Gecko - Raymond Huber and Brian Lovelock

"Discover Gecko - the escape artist of the lizard world!"

Instalment #2 in Walkers Nature Storybook series is a goodie.  This time penned and painted by two kiwis, Gecko is relevant.  In the same format as Koala, Gecko tells a story and supplements it with pertinent (and interesting facts).  I dig this.  As a teacher I would happily add this to a library corner as a research tool, and as a parent it makes a nice bedtime story - with or without the additional factoids.  Older kids will enjoy the excuse to dip into a picture book again too, because 'research'.

The illustrations are perfect for this one.  If you're looking for an art activity for your kid or your class, the pages of Gecko would make a good starting point.  Actually, I'm totally gonna save this idea.  #yuss.

Gecko is due out in a couple of days.  Thanks to Walker Books for sending us this review copy :-)

Saturday, September 23, 2017

Book Review :: Tell It to the Moon

Tell It to the Moon - Siobhan Curham

"Tell It to the Moon continues the story of Moonlight Dreamers Amber, Maali, Sky and Rose, who are not like everyone else and don't want to be: becoming friends gives them the courage to be themselves."

So you should easily be able to pick whether this read is a fit for you, purely based on the cover, title and tagline.  It's slightly grittier than you'd expect, touching on a number of relevant, teen concerns.  There's also the expected amount of glitter and poems and sentimentality.  Just go in knowing this and you'll be totally fine.

Tell It to the Moon gets a bunch of big ticks ✔✔.  First up - diversity, and not just lip service either! Yuss!  Secondly -  empowering girls to: dream big, believe in selves, be true to selves, conquer fears and stick it to the man, amongst other stuff.  I mean, I know that sounds like a massive cheese-fest, but it gave me good feels and we all need a few of those right?  It totally took me back to my early teens, all the fawning over boys, journaling my probs, dreaming about the magic future and hanging out with my besties.

Yes, there's overuse of Oscar Wilde quotes (already well overused, in my opinion - sorry Osc).  There's also more than a passing resemblance to the Sisterhood books - though at least that comes with hefty amounts of all for one and one for all + got ur back.  LOVE.  If only all teenagers had such solid, dependable friendships to fall back on.

Tell It to the Moon seems likely to appeal most to younger teens - 14 and up.  It's really a sweet story, covers a wide scope of experiences - from the homeschooled girl figuring out the high school system for the first time, to family medical crises, to figuring out sexual and personal identity, etc.  And that's really just the tip of the iceberg.

Tell It to the Moon and Moonlight Dreamers (book 1) are available in stores now.

Review copy provided by Walker Books

Friday, September 22, 2017

Book Review :: Curiosity

Curiosity - Markus Motum

"A stylishly illustrated non-fiction book about the search for life on Mars, told from the unique perspective of NASA's Mars rover, Curiosity."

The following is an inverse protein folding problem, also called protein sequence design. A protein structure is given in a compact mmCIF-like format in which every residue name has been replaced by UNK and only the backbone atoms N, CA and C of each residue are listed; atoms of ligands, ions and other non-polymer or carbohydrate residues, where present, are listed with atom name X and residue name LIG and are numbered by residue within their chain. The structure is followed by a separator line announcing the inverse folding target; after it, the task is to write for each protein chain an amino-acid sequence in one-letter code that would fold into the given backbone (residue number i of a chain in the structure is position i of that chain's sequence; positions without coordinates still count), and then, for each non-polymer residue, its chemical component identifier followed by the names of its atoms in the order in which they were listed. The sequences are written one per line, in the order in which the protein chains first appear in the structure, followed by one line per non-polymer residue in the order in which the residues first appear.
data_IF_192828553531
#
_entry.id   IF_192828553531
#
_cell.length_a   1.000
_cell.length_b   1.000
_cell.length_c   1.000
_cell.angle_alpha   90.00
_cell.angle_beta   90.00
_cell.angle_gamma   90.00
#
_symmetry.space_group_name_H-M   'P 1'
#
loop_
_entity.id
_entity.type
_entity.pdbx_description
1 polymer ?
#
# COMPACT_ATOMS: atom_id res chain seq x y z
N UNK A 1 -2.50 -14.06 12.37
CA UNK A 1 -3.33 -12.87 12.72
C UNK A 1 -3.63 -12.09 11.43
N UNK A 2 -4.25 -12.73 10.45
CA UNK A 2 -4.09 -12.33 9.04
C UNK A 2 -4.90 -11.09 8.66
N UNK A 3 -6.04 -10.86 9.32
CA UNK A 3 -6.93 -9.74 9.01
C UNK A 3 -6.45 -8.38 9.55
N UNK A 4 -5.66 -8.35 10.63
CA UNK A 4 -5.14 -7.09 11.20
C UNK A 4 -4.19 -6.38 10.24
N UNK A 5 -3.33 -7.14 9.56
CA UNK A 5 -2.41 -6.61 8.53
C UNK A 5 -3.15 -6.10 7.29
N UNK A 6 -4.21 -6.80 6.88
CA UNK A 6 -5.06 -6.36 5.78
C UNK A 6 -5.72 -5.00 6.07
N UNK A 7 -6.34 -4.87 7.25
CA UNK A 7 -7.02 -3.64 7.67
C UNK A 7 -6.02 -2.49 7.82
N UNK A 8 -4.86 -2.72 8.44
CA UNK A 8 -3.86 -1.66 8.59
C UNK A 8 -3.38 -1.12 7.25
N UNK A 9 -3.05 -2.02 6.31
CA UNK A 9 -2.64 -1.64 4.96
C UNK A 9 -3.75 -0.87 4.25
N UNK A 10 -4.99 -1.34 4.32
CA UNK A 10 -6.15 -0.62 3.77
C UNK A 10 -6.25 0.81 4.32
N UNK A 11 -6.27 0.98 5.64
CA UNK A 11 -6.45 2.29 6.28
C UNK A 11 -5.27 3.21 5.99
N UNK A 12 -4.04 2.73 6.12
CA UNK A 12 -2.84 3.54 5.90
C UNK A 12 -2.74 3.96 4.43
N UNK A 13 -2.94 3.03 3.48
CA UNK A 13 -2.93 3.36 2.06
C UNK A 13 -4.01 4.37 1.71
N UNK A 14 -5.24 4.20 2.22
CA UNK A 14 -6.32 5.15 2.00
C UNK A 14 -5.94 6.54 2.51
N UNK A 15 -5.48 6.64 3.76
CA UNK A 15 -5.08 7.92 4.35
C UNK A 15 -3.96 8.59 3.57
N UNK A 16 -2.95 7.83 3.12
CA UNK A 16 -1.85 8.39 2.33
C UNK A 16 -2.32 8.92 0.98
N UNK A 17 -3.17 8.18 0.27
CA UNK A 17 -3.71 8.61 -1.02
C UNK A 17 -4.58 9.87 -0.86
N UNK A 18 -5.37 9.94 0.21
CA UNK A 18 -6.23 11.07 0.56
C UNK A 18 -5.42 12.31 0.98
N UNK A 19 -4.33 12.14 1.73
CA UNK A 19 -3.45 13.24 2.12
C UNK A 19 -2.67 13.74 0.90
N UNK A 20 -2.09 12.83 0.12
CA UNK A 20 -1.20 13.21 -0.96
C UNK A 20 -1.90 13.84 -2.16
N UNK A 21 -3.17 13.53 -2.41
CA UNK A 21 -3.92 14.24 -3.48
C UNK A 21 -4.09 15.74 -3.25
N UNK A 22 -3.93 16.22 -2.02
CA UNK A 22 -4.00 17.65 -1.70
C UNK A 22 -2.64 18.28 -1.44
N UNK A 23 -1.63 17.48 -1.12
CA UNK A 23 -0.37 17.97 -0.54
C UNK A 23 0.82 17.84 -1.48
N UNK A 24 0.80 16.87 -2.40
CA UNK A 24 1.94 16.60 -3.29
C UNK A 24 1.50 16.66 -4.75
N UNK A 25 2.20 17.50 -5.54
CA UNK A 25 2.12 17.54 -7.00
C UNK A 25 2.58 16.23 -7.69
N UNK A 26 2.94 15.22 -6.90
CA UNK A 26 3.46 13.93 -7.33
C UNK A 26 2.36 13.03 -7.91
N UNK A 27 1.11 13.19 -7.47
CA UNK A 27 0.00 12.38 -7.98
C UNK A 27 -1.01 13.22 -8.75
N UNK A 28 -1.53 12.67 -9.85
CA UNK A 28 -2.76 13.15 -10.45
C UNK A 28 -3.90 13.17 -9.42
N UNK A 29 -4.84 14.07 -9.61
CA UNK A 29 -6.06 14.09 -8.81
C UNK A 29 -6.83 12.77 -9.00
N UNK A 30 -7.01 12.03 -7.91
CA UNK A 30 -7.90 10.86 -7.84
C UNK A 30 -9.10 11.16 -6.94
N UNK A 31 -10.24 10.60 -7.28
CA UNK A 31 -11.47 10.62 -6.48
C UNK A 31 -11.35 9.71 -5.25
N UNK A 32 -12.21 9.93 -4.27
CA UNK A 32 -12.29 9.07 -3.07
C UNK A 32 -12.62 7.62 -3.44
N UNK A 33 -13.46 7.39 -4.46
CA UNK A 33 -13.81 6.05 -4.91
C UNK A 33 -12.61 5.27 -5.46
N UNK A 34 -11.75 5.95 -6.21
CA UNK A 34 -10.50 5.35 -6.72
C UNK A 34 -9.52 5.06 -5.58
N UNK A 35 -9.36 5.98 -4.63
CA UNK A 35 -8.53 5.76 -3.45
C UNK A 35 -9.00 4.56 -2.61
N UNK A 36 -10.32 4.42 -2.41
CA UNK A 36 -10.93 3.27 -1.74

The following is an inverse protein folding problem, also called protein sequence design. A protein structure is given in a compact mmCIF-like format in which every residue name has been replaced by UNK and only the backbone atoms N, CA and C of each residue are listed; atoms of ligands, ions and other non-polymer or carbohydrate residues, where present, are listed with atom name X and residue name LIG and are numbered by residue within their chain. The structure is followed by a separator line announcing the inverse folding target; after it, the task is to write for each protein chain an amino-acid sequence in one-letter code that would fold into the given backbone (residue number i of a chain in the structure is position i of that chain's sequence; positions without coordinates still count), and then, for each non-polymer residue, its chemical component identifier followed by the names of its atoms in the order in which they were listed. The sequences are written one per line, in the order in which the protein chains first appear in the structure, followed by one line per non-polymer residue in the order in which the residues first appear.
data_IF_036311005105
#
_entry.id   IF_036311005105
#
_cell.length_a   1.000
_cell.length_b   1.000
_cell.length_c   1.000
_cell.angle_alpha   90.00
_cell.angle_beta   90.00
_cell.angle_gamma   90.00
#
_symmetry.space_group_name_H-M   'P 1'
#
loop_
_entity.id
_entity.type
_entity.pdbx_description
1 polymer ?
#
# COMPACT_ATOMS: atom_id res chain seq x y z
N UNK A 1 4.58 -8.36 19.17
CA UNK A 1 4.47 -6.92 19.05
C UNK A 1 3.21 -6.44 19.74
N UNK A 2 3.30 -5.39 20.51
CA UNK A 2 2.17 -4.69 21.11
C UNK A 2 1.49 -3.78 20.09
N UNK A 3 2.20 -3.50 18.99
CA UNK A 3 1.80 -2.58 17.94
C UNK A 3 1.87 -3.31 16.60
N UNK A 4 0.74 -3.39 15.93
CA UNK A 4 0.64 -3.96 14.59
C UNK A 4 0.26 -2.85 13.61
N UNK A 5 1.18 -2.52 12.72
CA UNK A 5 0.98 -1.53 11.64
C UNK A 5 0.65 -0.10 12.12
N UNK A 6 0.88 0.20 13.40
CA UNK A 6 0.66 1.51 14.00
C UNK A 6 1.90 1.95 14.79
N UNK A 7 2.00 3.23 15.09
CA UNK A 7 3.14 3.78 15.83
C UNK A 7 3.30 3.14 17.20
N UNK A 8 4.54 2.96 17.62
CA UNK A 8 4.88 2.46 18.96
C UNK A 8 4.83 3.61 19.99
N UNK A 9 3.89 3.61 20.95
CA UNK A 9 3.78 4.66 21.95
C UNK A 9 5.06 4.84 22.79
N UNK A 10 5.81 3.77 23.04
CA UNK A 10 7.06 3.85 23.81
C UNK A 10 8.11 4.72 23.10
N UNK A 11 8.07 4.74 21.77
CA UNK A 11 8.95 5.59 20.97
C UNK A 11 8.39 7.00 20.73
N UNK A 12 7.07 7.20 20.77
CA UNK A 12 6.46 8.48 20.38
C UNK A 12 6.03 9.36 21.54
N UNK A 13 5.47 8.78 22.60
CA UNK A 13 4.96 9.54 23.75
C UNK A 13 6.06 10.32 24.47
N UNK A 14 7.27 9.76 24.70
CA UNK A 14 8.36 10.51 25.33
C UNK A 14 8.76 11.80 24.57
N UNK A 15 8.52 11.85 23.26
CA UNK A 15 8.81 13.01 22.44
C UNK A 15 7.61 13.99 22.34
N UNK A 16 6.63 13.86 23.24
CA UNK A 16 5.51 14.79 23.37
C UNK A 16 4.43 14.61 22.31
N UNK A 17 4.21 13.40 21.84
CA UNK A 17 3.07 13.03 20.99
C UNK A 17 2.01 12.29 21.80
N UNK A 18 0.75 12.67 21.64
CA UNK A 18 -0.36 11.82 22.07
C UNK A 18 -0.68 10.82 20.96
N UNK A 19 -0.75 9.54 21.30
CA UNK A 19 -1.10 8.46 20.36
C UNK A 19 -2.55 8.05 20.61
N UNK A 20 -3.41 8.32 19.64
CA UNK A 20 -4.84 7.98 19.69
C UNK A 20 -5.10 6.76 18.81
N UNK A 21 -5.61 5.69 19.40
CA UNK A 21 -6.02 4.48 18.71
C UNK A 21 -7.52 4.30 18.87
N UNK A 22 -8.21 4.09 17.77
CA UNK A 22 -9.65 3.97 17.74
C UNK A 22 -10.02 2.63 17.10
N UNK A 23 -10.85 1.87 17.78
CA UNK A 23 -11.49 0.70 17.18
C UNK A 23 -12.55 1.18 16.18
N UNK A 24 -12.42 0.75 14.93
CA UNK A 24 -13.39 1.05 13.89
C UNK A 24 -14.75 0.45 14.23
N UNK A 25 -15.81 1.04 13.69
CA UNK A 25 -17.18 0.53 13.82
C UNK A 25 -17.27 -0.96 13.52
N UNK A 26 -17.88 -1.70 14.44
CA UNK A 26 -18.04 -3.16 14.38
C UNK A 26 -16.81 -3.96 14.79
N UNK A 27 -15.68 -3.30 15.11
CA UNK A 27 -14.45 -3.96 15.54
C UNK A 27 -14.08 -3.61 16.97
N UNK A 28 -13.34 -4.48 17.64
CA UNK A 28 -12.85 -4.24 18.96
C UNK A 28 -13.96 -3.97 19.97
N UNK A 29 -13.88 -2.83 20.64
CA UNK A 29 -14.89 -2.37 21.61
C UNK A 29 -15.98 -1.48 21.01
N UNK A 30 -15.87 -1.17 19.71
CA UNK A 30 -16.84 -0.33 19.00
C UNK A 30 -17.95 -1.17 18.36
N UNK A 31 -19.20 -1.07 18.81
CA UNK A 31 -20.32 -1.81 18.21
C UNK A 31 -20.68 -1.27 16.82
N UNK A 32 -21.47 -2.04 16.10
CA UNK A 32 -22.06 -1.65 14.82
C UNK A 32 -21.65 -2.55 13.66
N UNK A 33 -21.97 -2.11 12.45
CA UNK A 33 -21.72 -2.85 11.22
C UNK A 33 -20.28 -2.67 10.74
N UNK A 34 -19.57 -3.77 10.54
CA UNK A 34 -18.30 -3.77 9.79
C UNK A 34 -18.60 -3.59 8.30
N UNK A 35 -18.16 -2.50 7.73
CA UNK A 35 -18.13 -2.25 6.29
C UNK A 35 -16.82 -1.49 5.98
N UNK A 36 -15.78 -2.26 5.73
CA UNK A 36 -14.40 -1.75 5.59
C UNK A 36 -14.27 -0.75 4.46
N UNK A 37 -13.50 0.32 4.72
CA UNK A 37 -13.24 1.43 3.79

Urgh!  This book is so great!  Science-y goodness for our little info-sponges.  Filled with details and diagrams describing how and why this little machine ended up on Mars, totally perfect for feeding curious minds.  The illustrations in Curiosity deserve far more than a passing mention, too.  They are lovely! Just look at that pretty cover!

The rover, Curiosity, narrates the story of his ascent to Mars.  I almost feel sorry for the little machine, all alone up there, until I recall that Curiosity is still juuuuust a robot #okaywhew (but she has her own twitter account, so I mean...).  I'm glad Motum uses this devise - it gives the story some heart, to complement all that information.

This is super pretty book is available form Oct 1st so keep ya eye out x

Review copy provided by Walker Books

Friday, September 15, 2017

Book Review :: I Can't Sleep

I Can't Sleep! - Stephanie Blake

"Simon’s little brother can’t sleep without his special blanket. In this new book with the bestselling rabbit, Simon needs to show how brave he can be."

Simon is back, with his little bro this time.  A relatable tale (because losing those special items #shudder), with a certain sweetness in Simon's care and protectiveness of his little brother.  Truth be told, I didn't really feel the love for this one.  Initially this series felt light-hearted and funny.  To a degree I still find them funny, but overall I'm not drawn to them anymore.  Simon has grown up a lot (yay!), but now it's his little brother's turn to display behaviours I don't dig.  #sigh.  Simon fans will find the instalment more or less on par with the others.  If you haven't fallen out of love with Simon and co. you should enjoy it.

Book Review :: The Loneliest Girl in the Universe

The Loneliest Girl in the Universe

"Can you fall in love with someone you’ve never met, never even spoken to – someone who is light years away?"

Yusss!!  I so needed to read a book set in a spaceship!  I knew from the blurb that it would hook me, and I was so right.  Initially my interest lay in how Romy had constructed a life/world for herself all alone in her spaceship.  A daily audio message (sent months ago, from Earth) is her only link to anyone in the universe.  I mean.  How do you.  Even..  It's beyond horror.  And yet, so intriguing, and somehow not completely horrifying...  Her daily routine, origami construction, fan fic writing, etc, set a cosy scene...  How is it that being stuck in space is basically the most terrifying thing to imagine, and so much fun to read about?  I had the same feels reading Cress... (I need to read more in this genre, stat).